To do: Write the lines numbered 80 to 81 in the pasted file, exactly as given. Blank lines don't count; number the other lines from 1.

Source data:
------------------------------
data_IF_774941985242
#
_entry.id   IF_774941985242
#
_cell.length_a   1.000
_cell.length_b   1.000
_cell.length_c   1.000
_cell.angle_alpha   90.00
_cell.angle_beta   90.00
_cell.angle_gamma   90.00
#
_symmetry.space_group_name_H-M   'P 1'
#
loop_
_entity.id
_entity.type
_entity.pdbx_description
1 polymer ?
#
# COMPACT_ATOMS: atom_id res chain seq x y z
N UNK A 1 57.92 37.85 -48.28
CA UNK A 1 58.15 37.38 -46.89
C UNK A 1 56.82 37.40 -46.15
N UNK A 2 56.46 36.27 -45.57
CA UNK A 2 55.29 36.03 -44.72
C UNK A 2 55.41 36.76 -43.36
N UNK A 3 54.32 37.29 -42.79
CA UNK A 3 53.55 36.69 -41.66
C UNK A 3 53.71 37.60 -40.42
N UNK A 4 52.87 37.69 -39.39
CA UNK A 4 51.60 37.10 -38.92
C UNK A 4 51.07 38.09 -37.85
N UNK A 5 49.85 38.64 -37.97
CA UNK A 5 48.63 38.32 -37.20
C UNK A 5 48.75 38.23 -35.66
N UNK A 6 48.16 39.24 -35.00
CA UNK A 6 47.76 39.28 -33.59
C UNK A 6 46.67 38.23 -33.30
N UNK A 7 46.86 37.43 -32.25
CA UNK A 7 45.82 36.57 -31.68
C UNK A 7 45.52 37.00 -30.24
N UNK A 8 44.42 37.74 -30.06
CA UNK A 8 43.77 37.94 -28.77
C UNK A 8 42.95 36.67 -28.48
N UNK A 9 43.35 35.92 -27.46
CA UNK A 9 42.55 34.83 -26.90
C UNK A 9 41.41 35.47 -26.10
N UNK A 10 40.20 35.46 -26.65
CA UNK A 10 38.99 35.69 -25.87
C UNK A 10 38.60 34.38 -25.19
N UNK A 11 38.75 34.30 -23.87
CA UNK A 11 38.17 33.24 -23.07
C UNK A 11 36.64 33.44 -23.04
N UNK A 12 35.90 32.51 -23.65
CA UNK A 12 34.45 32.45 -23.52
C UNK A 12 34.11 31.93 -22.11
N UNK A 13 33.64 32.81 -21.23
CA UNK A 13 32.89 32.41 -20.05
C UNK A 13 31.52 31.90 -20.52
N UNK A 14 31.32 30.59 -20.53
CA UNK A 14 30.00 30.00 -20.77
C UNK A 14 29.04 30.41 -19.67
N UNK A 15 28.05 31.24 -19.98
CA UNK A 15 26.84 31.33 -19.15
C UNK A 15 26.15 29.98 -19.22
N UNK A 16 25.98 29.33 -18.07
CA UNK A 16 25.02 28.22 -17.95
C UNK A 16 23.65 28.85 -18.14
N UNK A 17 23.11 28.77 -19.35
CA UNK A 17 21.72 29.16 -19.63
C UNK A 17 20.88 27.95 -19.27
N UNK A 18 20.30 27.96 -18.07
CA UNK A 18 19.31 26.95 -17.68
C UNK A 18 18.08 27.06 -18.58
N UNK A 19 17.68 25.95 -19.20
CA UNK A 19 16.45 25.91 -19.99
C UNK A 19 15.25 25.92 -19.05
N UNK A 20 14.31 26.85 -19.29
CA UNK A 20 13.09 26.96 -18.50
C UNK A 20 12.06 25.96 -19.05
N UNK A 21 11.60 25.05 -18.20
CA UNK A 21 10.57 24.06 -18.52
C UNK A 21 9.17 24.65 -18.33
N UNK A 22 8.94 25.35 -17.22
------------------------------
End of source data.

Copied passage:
C UNK A 20 12.06 25.96 -19.05
N UNK A 21 11.60 25.05 -18.20